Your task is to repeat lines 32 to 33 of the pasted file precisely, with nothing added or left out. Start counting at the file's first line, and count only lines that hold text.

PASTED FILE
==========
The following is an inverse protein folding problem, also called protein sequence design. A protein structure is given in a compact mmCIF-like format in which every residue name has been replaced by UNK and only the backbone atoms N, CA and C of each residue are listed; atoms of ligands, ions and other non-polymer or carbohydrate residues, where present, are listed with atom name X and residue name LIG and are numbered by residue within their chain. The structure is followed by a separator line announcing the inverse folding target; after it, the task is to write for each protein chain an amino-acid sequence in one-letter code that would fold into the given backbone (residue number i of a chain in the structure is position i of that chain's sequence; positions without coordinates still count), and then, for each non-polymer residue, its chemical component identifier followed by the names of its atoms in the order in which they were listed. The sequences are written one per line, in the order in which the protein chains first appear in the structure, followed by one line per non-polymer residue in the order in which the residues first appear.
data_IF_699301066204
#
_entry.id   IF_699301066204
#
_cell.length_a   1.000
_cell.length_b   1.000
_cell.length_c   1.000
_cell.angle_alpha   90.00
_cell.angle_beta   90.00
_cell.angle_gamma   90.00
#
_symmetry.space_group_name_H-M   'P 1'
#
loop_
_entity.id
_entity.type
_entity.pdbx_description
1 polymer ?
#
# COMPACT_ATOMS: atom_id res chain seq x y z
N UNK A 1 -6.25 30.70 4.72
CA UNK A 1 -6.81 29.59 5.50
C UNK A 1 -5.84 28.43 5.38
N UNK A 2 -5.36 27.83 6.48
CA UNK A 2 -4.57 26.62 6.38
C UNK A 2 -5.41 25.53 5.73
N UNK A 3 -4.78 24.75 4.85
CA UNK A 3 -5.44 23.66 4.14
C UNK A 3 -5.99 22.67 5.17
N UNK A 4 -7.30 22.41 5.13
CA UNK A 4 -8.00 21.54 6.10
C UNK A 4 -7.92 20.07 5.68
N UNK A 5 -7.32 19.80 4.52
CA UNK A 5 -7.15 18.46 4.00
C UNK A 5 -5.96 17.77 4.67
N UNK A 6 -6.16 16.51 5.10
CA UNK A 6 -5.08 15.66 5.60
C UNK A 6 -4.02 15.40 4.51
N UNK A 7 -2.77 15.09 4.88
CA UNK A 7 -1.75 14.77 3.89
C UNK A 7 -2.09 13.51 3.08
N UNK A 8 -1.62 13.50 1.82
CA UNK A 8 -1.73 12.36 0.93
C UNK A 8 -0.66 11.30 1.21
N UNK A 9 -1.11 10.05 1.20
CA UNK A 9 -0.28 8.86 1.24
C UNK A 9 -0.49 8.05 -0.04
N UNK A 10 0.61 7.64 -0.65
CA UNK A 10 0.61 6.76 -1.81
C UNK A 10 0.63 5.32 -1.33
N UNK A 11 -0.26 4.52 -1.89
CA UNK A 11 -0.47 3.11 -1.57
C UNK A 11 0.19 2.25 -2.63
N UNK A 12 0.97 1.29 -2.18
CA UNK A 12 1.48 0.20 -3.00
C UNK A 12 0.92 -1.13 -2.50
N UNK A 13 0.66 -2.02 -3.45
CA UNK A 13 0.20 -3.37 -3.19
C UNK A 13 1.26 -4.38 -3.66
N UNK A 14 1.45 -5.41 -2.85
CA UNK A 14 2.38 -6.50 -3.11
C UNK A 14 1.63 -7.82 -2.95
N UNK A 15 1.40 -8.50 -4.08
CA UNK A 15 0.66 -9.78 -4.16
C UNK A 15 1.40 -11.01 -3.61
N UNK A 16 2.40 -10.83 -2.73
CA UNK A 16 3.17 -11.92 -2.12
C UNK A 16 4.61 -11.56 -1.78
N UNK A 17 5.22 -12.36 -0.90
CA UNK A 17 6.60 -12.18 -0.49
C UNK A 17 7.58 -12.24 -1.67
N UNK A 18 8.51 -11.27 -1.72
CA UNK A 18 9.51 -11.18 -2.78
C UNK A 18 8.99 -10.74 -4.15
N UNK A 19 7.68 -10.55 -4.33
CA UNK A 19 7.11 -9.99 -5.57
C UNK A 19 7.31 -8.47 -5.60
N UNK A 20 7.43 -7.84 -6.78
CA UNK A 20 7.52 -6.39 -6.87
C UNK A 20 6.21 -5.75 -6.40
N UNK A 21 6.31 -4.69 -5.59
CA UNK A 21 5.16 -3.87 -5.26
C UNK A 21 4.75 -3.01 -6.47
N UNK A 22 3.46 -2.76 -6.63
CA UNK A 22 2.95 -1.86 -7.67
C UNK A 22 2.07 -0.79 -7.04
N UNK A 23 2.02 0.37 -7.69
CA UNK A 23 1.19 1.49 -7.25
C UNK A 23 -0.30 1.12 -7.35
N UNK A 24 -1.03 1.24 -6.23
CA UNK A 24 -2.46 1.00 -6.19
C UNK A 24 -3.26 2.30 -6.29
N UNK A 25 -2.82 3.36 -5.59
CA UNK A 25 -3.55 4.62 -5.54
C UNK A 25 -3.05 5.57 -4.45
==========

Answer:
CA UNK A 4 -8.00 21.54 6.10
C UNK A 4 -7.92 20.07 5.68